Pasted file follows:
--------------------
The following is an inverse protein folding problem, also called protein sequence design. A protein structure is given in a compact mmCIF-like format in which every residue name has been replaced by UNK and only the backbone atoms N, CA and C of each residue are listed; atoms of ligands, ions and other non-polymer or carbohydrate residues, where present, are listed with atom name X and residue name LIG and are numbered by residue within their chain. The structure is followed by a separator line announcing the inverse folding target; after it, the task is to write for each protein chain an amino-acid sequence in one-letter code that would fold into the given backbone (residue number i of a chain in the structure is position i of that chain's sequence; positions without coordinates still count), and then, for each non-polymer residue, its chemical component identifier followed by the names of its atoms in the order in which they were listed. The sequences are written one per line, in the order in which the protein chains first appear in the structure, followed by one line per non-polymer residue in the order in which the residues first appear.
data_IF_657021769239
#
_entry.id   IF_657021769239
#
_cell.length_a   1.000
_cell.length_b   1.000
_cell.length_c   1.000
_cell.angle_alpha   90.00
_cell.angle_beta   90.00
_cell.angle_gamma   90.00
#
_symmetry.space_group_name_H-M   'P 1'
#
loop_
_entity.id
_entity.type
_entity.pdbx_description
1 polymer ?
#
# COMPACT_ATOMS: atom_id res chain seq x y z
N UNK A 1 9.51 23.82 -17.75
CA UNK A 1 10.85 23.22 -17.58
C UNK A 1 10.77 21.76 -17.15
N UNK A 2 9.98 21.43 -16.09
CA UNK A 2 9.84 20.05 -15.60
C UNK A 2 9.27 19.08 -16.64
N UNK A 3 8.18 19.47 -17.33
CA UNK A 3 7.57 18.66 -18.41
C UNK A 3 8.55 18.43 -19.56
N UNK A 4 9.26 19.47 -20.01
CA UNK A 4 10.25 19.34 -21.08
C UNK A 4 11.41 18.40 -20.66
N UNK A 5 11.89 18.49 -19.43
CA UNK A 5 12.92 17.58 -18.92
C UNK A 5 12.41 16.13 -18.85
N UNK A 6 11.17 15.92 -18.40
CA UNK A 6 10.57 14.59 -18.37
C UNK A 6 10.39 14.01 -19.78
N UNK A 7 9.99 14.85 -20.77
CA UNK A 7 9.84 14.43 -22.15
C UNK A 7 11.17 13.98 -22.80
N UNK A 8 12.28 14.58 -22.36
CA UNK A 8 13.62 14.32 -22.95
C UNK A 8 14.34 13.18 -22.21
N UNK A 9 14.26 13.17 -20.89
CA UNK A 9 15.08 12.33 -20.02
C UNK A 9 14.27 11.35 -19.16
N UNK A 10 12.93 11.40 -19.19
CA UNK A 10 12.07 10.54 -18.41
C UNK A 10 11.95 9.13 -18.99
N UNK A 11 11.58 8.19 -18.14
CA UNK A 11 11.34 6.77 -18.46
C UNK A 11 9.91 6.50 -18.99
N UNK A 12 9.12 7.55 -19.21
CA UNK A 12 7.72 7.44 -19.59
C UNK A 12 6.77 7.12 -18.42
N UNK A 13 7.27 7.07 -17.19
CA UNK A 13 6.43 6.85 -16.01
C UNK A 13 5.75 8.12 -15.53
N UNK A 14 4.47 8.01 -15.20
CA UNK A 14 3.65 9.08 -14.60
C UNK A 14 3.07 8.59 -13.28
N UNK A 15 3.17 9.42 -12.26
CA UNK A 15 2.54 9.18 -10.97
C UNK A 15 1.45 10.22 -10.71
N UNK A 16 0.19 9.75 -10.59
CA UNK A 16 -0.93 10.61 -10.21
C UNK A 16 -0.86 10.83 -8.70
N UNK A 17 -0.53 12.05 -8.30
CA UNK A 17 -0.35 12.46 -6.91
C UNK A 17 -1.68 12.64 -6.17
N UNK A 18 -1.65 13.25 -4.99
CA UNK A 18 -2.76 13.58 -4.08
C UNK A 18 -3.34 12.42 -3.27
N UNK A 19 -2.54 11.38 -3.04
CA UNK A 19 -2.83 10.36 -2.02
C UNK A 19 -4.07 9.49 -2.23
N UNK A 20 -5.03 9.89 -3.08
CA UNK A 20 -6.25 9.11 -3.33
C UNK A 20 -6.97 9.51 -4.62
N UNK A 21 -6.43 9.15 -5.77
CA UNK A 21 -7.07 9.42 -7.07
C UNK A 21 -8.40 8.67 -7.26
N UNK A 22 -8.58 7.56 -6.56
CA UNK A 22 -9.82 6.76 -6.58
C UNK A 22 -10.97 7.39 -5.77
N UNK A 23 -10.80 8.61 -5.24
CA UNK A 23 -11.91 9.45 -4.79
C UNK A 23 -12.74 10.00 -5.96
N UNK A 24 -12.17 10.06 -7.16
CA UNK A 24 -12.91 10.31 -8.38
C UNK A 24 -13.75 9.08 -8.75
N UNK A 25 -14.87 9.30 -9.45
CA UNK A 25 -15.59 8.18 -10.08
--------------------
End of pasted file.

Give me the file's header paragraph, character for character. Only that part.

The following is an inverse protein folding problem, also called protein sequence design. A protein structure is given in a compact mmCIF-like format in which every residue name has been replaced by UNK and only the backbone atoms N, CA and C of each residue are listed; atoms of ligands, ions and other non-polymer or carbohydrate residues, where present, are listed with atom name X and residue name LIG and are numbered by residue within their chain. The structure is followed by a separator line announcing the inverse folding target; after it, the task is to write for each protein chain an amino-acid sequence in one-letter code that would fold into the given backbone (residue number i of a chain in the structure is position i of that chain's sequence; positions without coordinates still count), and then, for each non-polymer residue, its chemical component identifier followed by the names of its atoms in the order in which they were listed. The sequences are written one per line, in the order in which the protein chains first appear in the structure, followed by one line per non-polymer residue in the order in which the residues first appear.